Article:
Posts Tagged ‘charter of fundamental rights’


Many human rights organisations worried by the Brexit* Bill’s threat to human rights

Amnesty, Human Rights Watch and Liberty are among those who are expressing concerns that the EU (Withdrawal) bill will weaken our human rights protections because it seeks to remove the Charter of Fundamental Rights from our law.  The Charter is important because it protects fundamental issues important to us such as dignity, data, worker’s rights, children and more.  By excluding this, our rights will be weakened.  In their annual report, Human Rights Watch say:

More than six months after the government formally triggered the start of Brexit, significant concerns remained about the status of rights and protection for all UK residents derived from EU law after the UK leaves the EU. A draft law to move EU law into domestic law after Brexit raised serious concerns about granting broad powers to the executive to amend laws undermining rights without parliamentary scrutiny, and excluding rights currently protected under the EU Charter of Fundamental Rights (HRW, 2018)

Amnesty has raised similar concerns:

While the Bill claims to be copying and pasting EU derived law into domestic law, it leaves one, crucial element behind on the cutting room floor – the EU Charter of Fundamental Rights.  The Charter plays an important role in our domestic rights protection architecture.  Unlike the European Convention on Human Rights (which has nothing to do with the EU), the Charter only applies when EU law is in issue – like questions about data retention, or pension rights – but it provides stronger protection than the ECHR in those areas (judges can use it to ‘strike down’ primary legislation, like they did when the Brexit Minister David Davis MP used it himself in a privacy case recently!) It is a clear statement of fundamental rights which we all enjoy.  If this is simply a cut and paste job as the government says, then why is the only thing they are leaving behind our rights protection?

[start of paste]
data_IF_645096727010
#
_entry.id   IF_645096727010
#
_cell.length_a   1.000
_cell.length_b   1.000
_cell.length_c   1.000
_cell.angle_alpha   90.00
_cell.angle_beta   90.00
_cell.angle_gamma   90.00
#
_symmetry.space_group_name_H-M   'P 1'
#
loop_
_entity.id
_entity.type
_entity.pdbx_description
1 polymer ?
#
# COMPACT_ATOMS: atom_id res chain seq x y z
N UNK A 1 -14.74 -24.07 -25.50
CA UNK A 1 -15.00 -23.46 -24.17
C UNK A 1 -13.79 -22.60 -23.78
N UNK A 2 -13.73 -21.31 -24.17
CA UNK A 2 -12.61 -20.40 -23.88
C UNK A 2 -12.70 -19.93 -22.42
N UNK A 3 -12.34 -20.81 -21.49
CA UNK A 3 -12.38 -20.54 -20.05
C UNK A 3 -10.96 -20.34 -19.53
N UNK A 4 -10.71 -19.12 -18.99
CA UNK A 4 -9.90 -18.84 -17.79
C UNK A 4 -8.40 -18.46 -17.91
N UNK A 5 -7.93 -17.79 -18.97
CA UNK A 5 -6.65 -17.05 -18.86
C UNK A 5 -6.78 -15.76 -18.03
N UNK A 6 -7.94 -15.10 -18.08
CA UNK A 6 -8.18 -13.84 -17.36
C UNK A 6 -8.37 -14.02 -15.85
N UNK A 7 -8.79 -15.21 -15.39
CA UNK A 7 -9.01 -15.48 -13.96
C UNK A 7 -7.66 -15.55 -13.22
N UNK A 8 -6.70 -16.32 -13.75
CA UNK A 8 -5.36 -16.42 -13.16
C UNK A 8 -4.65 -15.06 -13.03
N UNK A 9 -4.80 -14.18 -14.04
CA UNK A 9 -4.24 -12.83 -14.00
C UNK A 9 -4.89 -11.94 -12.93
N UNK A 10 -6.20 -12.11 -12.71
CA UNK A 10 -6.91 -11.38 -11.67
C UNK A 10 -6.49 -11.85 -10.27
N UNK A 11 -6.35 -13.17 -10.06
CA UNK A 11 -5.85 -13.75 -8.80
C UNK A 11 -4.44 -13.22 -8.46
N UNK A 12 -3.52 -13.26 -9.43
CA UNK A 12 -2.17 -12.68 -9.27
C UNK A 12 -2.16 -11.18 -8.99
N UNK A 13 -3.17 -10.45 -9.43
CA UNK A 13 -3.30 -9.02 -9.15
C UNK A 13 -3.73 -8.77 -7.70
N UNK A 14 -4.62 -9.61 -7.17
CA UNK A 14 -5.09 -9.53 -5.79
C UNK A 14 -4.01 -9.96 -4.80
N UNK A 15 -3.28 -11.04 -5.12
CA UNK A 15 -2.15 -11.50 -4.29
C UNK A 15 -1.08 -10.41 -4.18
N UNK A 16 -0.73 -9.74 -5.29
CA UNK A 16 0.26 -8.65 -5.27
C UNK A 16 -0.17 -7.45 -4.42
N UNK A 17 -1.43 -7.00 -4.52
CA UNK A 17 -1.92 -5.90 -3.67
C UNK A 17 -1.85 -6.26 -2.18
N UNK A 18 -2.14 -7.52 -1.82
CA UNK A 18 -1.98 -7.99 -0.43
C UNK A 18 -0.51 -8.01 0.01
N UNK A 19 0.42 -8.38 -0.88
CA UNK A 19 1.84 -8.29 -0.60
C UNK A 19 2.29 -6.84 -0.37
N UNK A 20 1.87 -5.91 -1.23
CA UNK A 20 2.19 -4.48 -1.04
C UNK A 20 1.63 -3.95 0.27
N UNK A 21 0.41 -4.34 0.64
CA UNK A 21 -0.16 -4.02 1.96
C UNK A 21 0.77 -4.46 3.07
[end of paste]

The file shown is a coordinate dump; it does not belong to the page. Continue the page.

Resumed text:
The current government has had a long and at times tortuous relationship with human rights.  It is surprising to compare a Conservative government after the war, led by Winston Churchill, who was instrumental in pushing for improved rights and which led to the current architecture of law on the subject, with the current government who wants to abolish the Human Rights Act and remove the Charter as well.

The reasons are complex and sometimes hard to fathom.  It is connected in part with a dislike of all things European.  Europe is the cause of so many of our problems it is claimed and once Brexit is accomplished, we shall be free.  According to Mrs. May, it prevents us deporting dangerous criminals which it doesn’t.  We are unable to deport some people because of various treaties which prevent us sending people to a country where they are likely to be tortured.  It overrides parliament they claim and so we need to do this to regain our sovereignty.  It does not.  But the myths, endlessly repeated by politicians and some parts of the media are widely believed.

We should be extremely concerned.  The bill also contains what are known as ‘Henry VIII powers’ which enable ministers to by-pass parliament.  Without the Charter in place, which underpins human rights law, the government risks getting clogged up in a series of legal cases.  Fundamental protections can easily be removed almost on a whim.

* Amnesty has no position on Brexit itself


If you live in the Salisbury area and want to become involved in human rights activities, you would be most welcome.  Keep and eye on this site or on Facebook or Twitter – salisburyai – and come along to an event and make yourself known.  Or contact us via Facebook.  It is free to join the local group.

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Removal of the Charter of Fundamental rights delayed – for now

News this week that the government has delayed removing the European Charter of Fundamental Rights from the Brexit bill is to be welcomed.  Theresa May as Home Secretary and Chris Grayling when he was Justice Secretary both pledged to do this and a commitment has been a feature of the Conservative manifesto for some time.  There is a strong desire to curb the role of European law in this country and ‘bringing back our sovereignty’ was a familiar claim in the Referendum debate.

The Charter has played an important role in improving equality, privacy and children’s rights.  Opposition to it is based on an exaggerated view of the degree of interference by the European court into the law of this country when in fact it has been slight.

We have argued for some time now that the government is going to have its hands full dealing with Brexit and will not want to be involved in protracted commons time trying to wrestle through this aspect of the bill.  The Lords are likely to reject it anyway.